A recent statement by the FDA states rapid antigen tests as less sensitive for detecting the Omicron variant.
Although Omicron infections cause mild symptoms and carry a lower risk of hospitalization, the heavily mutated strain has caused a sharp increase in COVID-19 cases across the world. This sharp incline has led to the implementation of strict lockdown measures and border closure worldwide. Moreover, its rapid spread has sparked fears of a new dominant strain taking over the world. Therefore, early detection and prompt isolation of infected individuals remains key in preventing further spread. However, recent data suggests that widely used rapid antigen tests are not as reliable for detecting Omicron.
The current gold standard for detecting COVID-19 includes PCR tests. These rely on the detection of viral genetic material within samples. Although highly sensitive and accurate, the results can often take days and require special laboratory facilities. On the other hand, rapid antigen tests can give results within a matter of minutes. Moreover, people can conduct these from the comfort of their homes, without the need for any special training. As the name suggests, the test looks for coronavirus-related antigen within samples. However, unlike PCR tests, they are not very accurate or sensitive. Best results occur when the person is symptomatic and has a high viral load.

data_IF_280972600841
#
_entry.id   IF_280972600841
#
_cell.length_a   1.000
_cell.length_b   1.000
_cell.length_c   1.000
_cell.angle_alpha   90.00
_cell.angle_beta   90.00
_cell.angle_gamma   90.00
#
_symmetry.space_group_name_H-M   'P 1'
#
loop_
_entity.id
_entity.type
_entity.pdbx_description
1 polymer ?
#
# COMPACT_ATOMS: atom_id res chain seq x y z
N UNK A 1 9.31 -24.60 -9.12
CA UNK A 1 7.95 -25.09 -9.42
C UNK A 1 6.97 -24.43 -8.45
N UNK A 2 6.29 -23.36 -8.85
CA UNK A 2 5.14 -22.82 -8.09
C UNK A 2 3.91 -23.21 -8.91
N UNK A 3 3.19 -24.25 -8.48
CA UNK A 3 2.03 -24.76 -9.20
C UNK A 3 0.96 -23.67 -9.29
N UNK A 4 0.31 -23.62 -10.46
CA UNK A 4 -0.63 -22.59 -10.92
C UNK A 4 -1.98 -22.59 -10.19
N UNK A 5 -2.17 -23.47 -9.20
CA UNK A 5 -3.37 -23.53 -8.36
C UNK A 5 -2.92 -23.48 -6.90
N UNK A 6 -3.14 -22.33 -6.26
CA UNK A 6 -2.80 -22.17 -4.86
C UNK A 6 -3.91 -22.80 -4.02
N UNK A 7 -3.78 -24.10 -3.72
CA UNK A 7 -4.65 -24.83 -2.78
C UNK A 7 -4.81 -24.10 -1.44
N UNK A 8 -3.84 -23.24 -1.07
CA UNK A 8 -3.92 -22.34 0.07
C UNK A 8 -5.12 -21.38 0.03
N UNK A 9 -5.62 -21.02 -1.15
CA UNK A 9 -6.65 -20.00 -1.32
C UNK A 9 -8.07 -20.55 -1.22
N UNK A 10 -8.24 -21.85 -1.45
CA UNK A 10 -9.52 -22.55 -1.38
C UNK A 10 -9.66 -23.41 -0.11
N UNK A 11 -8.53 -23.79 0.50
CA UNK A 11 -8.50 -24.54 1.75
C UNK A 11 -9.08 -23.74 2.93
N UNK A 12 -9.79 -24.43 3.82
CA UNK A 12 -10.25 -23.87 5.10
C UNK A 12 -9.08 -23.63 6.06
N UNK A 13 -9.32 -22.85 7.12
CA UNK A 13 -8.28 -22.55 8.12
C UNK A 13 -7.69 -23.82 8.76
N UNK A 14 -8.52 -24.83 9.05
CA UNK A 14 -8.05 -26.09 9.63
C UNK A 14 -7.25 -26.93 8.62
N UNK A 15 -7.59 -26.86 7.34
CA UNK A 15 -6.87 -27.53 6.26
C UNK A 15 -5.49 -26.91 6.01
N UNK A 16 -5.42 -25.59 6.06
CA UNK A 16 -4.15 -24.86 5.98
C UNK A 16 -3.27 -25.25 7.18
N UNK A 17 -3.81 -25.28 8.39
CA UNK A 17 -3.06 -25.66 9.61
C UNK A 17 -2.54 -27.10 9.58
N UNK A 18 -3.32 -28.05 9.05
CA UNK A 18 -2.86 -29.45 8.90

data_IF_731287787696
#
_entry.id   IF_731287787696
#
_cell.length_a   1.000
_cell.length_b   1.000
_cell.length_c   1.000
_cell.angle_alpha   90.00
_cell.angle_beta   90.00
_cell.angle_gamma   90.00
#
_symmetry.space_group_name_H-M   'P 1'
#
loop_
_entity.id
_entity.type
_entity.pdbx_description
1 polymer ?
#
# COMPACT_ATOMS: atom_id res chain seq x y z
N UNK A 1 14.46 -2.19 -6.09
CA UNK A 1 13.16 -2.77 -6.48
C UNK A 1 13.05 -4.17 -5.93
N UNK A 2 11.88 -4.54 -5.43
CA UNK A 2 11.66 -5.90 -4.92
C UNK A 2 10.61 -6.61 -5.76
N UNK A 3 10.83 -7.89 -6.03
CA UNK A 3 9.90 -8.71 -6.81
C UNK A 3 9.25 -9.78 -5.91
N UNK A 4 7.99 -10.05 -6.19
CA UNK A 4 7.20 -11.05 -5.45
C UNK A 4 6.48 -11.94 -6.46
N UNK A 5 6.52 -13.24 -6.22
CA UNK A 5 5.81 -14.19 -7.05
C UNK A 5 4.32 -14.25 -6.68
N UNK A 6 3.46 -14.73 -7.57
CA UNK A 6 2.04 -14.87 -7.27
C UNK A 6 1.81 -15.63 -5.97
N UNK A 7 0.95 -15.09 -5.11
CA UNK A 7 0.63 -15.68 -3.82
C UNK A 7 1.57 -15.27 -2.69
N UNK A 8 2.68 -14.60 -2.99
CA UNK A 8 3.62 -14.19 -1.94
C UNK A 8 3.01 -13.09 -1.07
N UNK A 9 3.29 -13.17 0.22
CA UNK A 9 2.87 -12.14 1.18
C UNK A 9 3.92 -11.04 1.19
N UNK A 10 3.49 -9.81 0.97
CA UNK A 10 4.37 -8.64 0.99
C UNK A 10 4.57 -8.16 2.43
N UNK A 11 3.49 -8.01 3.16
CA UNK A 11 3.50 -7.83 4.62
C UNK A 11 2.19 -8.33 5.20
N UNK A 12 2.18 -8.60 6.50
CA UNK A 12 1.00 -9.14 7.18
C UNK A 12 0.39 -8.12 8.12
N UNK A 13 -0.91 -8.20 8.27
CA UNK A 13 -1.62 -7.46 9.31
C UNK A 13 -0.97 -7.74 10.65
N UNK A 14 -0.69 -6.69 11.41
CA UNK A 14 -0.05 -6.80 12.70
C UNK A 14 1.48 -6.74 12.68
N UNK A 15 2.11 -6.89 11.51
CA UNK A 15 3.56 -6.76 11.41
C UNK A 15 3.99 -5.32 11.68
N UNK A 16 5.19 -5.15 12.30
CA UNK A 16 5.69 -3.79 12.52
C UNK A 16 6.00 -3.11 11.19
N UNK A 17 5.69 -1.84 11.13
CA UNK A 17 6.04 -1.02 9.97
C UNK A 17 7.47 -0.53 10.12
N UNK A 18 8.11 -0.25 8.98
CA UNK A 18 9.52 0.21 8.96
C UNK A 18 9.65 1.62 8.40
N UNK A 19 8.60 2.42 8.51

According to a pre-print study, rapid antigen tests are not as reliable as PCR tests for detecting early Omicron infections. The study looked at 30 workplace-detected COVID-19 cases. The individuals had undergone simultaneous PCR and antigen tests on multiple days. The majority of Omicron infections tested negative on rapid antigen tests, despite being infectious for several days. Furthermore, the PCR tests detected Omicron on average three days prior to rapid tests.
FDA Issues Warning for Rapid Tests
Recently, the U.S. Food and Drug Administration issued a statement regarding the use of antigen tests for detecting the Omicron variant. Based on preliminary data of various authorized tests, the regulatory body found rapid tests as less sensitive for detecting the new variant.
This does not mean that one shouldn’t rely on antigen tests. A positive result is still extremely reliable. However, if one is experiencing symptoms or recently came in exposure to a COVID-positive person, they should not take a negative antigen test result as the final word. Instead, a follow-up PCR test should be done.
Adamson, B., Sikka, R., Wyllie, A. L., & Premsrirut, P. (2022). Discordant sars-COV-2 PCR and rapid antigen test results when infectious: A December 2021 occupational case series. https://doi.org/10.1101/2022.01.04.22268770